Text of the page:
Invasive Species Compendium

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Abstract

Agronomic options for higher crop growth, yield and soil fertility in upland cotton (Gossypium hirsutum) through in situ management of plant wastes in south zone.

Abstract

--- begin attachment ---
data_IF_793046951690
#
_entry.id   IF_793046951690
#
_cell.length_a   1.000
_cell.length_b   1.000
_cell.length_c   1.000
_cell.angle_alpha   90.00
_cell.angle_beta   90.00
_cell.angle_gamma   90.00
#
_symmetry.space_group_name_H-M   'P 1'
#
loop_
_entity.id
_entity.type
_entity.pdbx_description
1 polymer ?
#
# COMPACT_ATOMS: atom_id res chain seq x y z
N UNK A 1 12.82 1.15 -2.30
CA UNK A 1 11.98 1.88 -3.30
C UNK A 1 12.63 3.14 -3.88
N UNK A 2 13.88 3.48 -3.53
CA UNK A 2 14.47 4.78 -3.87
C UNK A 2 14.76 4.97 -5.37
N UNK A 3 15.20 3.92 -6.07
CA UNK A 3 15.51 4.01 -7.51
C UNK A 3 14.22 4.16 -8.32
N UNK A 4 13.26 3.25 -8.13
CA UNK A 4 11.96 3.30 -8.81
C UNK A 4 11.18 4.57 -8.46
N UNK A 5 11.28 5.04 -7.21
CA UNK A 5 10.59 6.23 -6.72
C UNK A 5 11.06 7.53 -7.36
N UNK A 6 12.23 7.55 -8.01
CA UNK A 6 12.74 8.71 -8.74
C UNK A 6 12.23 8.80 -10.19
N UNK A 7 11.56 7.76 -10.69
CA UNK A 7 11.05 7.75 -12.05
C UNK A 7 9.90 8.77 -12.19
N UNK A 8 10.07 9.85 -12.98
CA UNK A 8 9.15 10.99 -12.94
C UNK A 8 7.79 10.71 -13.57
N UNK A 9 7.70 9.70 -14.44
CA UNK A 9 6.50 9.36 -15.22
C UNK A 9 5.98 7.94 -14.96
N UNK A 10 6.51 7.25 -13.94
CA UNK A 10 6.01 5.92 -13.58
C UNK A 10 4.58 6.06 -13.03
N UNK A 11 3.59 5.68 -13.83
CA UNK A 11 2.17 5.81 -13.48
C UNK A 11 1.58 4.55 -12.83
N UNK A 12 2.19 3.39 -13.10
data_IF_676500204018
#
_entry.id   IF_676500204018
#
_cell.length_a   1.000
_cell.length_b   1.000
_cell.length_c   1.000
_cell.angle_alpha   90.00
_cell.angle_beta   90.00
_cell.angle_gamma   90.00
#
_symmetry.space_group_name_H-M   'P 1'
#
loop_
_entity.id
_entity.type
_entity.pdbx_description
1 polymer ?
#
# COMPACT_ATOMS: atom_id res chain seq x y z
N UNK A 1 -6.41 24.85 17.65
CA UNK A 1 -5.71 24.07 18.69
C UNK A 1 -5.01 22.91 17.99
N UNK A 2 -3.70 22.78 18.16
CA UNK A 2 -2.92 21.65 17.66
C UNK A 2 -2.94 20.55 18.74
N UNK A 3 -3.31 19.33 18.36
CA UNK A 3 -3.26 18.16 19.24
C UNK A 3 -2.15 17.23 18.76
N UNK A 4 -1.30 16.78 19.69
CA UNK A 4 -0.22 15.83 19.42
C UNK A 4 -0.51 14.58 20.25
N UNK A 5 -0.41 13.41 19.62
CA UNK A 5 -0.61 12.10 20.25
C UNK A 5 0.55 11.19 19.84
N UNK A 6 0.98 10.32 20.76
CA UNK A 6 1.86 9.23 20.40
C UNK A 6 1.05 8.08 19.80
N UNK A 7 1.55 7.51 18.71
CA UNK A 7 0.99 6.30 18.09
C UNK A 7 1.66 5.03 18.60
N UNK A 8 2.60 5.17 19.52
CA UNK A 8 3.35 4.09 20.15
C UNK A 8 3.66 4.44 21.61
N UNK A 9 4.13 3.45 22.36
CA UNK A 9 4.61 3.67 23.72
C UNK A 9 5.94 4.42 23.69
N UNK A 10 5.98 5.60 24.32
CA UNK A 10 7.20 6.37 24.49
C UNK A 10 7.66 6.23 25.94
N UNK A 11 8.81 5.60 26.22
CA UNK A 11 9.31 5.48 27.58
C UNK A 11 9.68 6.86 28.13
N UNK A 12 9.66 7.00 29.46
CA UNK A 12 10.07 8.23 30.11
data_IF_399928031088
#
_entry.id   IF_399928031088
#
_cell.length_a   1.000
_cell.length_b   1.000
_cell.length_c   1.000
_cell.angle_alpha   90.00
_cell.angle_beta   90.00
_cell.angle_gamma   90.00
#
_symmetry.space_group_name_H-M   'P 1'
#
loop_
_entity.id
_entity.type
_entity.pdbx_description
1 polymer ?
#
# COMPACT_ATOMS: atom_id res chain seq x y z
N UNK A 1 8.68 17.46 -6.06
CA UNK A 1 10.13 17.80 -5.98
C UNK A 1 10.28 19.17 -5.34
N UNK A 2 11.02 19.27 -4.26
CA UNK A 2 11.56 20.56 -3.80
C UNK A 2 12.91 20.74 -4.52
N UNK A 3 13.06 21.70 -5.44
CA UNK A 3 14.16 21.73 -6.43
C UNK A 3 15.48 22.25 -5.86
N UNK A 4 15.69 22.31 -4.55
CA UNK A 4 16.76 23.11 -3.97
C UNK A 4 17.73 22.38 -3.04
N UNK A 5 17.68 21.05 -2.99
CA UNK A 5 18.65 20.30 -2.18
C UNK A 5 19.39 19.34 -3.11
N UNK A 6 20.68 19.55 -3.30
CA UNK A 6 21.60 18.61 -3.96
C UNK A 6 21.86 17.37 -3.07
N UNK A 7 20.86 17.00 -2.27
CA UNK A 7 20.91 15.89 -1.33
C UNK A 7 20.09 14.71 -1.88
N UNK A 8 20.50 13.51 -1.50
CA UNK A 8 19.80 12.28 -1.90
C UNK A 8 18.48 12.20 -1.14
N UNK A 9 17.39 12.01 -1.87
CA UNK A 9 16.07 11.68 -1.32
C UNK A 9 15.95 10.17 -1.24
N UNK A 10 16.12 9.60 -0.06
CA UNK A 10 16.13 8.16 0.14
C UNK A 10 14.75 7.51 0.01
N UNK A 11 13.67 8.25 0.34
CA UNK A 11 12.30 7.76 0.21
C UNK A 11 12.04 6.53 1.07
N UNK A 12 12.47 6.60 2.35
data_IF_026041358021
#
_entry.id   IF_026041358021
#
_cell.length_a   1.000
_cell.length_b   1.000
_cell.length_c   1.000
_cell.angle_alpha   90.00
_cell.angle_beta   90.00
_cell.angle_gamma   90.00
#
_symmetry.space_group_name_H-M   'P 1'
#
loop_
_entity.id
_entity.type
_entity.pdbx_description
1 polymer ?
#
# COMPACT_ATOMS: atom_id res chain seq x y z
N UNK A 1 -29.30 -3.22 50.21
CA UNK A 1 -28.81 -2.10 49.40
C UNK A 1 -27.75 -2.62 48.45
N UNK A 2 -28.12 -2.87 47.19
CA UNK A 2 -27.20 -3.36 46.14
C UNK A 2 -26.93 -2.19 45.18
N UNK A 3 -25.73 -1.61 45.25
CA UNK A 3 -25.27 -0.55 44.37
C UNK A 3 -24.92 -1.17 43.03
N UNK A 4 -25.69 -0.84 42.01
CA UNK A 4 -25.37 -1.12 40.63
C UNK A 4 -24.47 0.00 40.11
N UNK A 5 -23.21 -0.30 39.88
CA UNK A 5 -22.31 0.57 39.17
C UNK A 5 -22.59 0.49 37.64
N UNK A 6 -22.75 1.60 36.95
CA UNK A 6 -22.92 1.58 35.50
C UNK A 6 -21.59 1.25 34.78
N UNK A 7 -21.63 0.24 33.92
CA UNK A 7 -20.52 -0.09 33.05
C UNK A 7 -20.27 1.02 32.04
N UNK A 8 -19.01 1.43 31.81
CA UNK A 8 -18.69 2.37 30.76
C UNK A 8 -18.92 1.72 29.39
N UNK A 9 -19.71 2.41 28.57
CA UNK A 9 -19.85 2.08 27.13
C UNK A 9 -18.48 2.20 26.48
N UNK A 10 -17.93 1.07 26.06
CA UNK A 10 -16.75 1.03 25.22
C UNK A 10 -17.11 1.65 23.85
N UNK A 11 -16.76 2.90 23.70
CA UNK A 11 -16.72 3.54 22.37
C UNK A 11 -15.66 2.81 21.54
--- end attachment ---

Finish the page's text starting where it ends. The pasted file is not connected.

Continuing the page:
A field experiment was undertaken during 2004-07 in 'Surabhi' upland cotton (Gossypium hirsutum L.) at Coimbatore (Tamil Nadu) under irrigated condition to explore the suitability of locally available and low-cost plant wastes, viz neem, grass, weed and cotton residues vis-à-vis farmyard manure. The treatments to ridge planted cotton included in-situ interrow (furrow) mulching and subsequent incorporation of whole cotton crop residues and ex-situ incorporation of locally available sun-dried plant wastes, such as neem (Azadirachta indica A. Juss) leaves, tree leaves (Trianthema portulacastrum L.), desert weeds (Horsopurslane or itsit), congress grass (Parthenium hysterophorus L.), field grass (mostly Cynodon dactylon L.), cotton stalks and farmyard manure (all @ 5 tonnes/ha) in combination with a soil test-based recommended NPK dose of 60:13:25 kg/ha along with double controls (no NPK and no residues, only NPK). Results revealed that application of neem leaves @ 5 tonnes/ha was superior in respect of many performance parameters over both double controls, and was found to be equally effective to that of farmyard manure @ 5 tonnes/ha. Higher productivity in neem-amended plots was also due to increase in yield attributes, such as burst boils and seed cotton/plant, boll weight and petiole N% at 90 days after planting because of integrated nutrient option. Thus, fibre productivity efficiencies were higher in neem-amended plots over the control (41%) and NPK alone (13.7%). Highest agronomic efficiency (10.2 kg/kg) and efficiency ratio (27.7 kg/kg) were also observed under it owing to greater nutrient assimilation efficiency (higher dry weight gained/kg NPK removed over and above control). Quality of fibre measured by high volume instrument did not show the differences due to the treatments. Plant wastes-amended plots influenced organic carbon, available N and K in soil leading to higher residual fertility although a crop of Sorghum grown after cotton in its residual fertility was not influenced by the treatments. Maximum economic benefits were also obtained with easily decomposable bio-wastes, like neem or grass cover over that in control, NPK and farmyard manure.